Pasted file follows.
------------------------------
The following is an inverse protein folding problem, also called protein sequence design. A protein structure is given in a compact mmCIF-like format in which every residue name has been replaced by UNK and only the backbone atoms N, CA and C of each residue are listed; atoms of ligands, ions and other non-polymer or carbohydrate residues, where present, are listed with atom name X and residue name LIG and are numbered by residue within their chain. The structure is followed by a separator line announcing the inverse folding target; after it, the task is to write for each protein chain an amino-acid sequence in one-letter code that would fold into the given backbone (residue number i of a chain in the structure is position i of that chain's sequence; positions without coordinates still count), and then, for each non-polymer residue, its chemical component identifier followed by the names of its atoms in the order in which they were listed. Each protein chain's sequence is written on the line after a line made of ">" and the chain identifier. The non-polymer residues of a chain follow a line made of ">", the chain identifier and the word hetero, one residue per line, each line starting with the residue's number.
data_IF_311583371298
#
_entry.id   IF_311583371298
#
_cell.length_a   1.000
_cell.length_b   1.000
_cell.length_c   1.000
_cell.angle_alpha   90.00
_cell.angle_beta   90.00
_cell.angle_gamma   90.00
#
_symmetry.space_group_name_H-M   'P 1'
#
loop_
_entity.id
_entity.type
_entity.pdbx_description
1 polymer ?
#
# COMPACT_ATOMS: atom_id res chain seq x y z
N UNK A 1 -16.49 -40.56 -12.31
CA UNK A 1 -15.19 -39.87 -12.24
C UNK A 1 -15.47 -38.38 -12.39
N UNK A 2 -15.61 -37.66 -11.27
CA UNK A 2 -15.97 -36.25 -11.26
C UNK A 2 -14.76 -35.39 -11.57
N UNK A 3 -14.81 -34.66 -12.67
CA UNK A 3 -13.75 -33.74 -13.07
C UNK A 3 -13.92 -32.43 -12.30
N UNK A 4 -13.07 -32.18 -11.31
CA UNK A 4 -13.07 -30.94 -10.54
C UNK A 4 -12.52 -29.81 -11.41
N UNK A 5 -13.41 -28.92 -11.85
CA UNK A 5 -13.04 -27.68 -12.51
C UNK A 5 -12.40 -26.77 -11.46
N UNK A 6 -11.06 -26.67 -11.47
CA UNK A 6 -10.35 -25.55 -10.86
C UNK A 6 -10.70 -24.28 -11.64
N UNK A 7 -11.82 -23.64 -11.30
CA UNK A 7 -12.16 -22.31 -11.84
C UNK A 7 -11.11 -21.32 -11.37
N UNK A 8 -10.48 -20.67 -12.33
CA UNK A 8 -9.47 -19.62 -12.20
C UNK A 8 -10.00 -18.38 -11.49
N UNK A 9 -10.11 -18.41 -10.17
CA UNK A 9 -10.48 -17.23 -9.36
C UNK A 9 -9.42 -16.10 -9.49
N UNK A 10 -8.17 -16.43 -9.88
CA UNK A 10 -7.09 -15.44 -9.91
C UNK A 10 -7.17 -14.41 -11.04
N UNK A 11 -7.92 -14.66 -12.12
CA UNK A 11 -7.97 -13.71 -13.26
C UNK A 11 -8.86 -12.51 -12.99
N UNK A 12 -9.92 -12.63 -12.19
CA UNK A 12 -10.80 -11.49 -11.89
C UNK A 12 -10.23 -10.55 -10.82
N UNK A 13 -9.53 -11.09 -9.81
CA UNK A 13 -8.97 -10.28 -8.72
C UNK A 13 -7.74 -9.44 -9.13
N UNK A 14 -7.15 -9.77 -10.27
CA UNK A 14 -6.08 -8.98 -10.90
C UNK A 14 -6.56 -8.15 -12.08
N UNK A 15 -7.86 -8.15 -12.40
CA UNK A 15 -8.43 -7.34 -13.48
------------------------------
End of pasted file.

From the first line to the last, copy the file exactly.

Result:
The following is an inverse protein folding problem, also called protein sequence design. A protein structure is given in a compact mmCIF-like format in which every residue name has been replaced by UNK and only the backbone atoms N, CA and C of each residue are listed; atoms of ligands, ions and other non-polymer or carbohydrate residues, where present, are listed with atom name X and residue name LIG and are numbered by residue within their chain. The structure is followed by a separator line announcing the inverse folding target; after it, the task is to write for each protein chain an amino-acid sequence in one-letter code that would fold into the given backbone (residue number i of a chain in the structure is position i of that chain's sequence; positions without coordinates still count), and then, for each non-polymer residue, its chemical component identifier followed by the names of its atoms in the order in which they were listed. Each protein chain's sequence is written on the line after a line made of ">" and the chain identifier. The non-polymer residues of a chain follow a line made of ">", the chain identifier and the word hetero, one residue per line, each line starting with the residue's number.
data_IF_311583371298
#
_entry.id   IF_311583371298
#
_cell.length_a   1.000
_cell.length_b   1.000
_cell.length_c   1.000
_cell.angle_alpha   90.00
_cell.angle_beta   90.00
_cell.angle_gamma   90.00
#
_symmetry.space_group_name_H-M   'P 1'
#
loop_
_entity.id
_entity.type
_entity.pdbx_description
1 polymer ?
#
# COMPACT_ATOMS: atom_id res chain seq x y z
N UNK A 1 -16.49 -40.56 -12.31
CA UNK A 1 -15.19 -39.87 -12.24
C UNK A 1 -15.47 -38.38 -12.39
N UNK A 2 -15.61 -37.66 -11.27
CA UNK A 2 -15.97 -36.25 -11.26
C UNK A 2 -14.76 -35.39 -11.57
N UNK A 3 -14.81 -34.66 -12.67
CA UNK A 3 -13.75 -33.74 -13.07
C UNK A 3 -13.92 -32.43 -12.30
N UNK A 4 -13.07 -32.18 -11.31
CA UNK A 4 -13.07 -30.94 -10.54
C UNK A 4 -12.52 -29.81 -11.41
N UNK A 5 -13.41 -28.92 -11.85
CA UNK A 5 -13.04 -27.68 -12.51
C UNK A 5 -12.40 -26.77 -11.46
N UNK A 6 -11.06 -26.67 -11.47
CA UNK A 6 -10.35 -25.55 -10.86
C UNK A 6 -10.70 -24.28 -11.64
N UNK A 7 -11.82 -23.64 -11.30
CA UNK A 7 -12.16 -22.31 -11.84
C UNK A 7 -11.11 -21.32 -11.37
N UNK A 8 -10.48 -20.67 -12.33
CA UNK A 8 -9.47 -19.62 -12.20
C UNK A 8 -10.00 -18.38 -11.49
N UNK A 9 -10.11 -18.41 -10.17
CA UNK A 9 -10.48 -17.23 -9.36
C UNK A 9 -9.42 -16.10 -9.49
N UNK A 10 -8.17 -16.43 -9.88
CA UNK A 10 -7.09 -15.44 -9.91
C UNK A 10 -7.17 -14.41 -11.04
N UNK A 11 -7.92 -14.66 -12.12
CA UNK A 11 -7.97 -13.71 -13.26
C UNK A 11 -8.86 -12.51 -12.99
N UNK A 12 -9.92 -12.63 -12.19
CA UNK A 12 -10.80 -11.49 -11.89
C UNK A 12 -10.23 -10.55 -10.82
N UNK A 13 -9.53 -11.09 -9.81
CA UNK A 13 -8.97 -10.28 -8.72
C UNK A 13 -7.74 -9.44 -9.13
N UNK A 14 -7.15 -9.77 -10.27
CA UNK A 14 -6.08 -8.98 -10.90
C UNK A 14 -6.56 -8.15 -12.08
N UNK A 15 -7.86 -8.15 -12.40
CA UNK A 15 -8.43 -7.34 -13.48